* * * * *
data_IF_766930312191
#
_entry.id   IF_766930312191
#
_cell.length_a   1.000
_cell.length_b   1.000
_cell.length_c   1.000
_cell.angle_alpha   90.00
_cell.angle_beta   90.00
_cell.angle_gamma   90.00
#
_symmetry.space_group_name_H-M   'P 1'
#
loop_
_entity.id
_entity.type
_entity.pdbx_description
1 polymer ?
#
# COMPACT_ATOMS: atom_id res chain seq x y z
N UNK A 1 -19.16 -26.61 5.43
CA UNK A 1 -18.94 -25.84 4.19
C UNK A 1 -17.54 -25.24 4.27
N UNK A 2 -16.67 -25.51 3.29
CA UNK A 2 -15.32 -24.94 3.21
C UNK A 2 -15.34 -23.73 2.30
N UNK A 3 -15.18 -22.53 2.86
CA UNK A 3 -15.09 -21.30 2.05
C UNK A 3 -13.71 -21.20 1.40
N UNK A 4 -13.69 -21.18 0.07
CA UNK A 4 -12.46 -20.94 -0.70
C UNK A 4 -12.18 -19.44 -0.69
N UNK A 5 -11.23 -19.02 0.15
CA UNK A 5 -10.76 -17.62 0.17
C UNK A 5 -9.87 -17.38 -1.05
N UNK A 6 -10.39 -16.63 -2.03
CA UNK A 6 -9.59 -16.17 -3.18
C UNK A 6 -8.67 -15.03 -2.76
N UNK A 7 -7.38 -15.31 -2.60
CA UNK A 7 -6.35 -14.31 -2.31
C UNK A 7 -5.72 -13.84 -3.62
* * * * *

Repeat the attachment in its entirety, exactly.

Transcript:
data_IF_766930312191
#
_entry.id   IF_766930312191
#
_cell.length_a   1.000
_cell.length_b   1.000
_cell.length_c   1.000
_cell.angle_alpha   90.00
_cell.angle_beta   90.00
_cell.angle_gamma   90.00
#
_symmetry.space_group_name_H-M   'P 1'
#
loop_
_entity.id
_entity.type
_entity.pdbx_description
1 polymer ?
#
# COMPACT_ATOMS: atom_id res chain seq x y z
N UNK A 1 -19.16 -26.61 5.43
CA UNK A 1 -18.94 -25.84 4.19
C UNK A 1 -17.54 -25.24 4.27
N UNK A 2 -16.67 -25.51 3.29
CA UNK A 2 -15.32 -24.94 3.21
C UNK A 2 -15.34 -23.73 2.30
N UNK A 3 -15.18 -22.53 2.86
CA UNK A 3 -15.09 -21.30 2.05
C UNK A 3 -13.71 -21.20 1.40
N UNK A 4 -13.69 -21.18 0.07
CA UNK A 4 -12.46 -20.94 -0.70
C UNK A 4 -12.18 -19.44 -0.69
N UNK A 5 -11.23 -19.02 0.15
CA UNK A 5 -10.76 -17.62 0.17
C UNK A 5 -9.87 -17.38 -1.05
N UNK A 6 -10.39 -16.63 -2.03
CA UNK A 6 -9.59 -16.17 -3.18
C UNK A 6 -8.67 -15.03 -2.76
N UNK A 7 -7.38 -15.31 -2.60
CA UNK A 7 -6.35 -14.31 -2.31
C UNK A 7 -5.72 -13.84 -3.62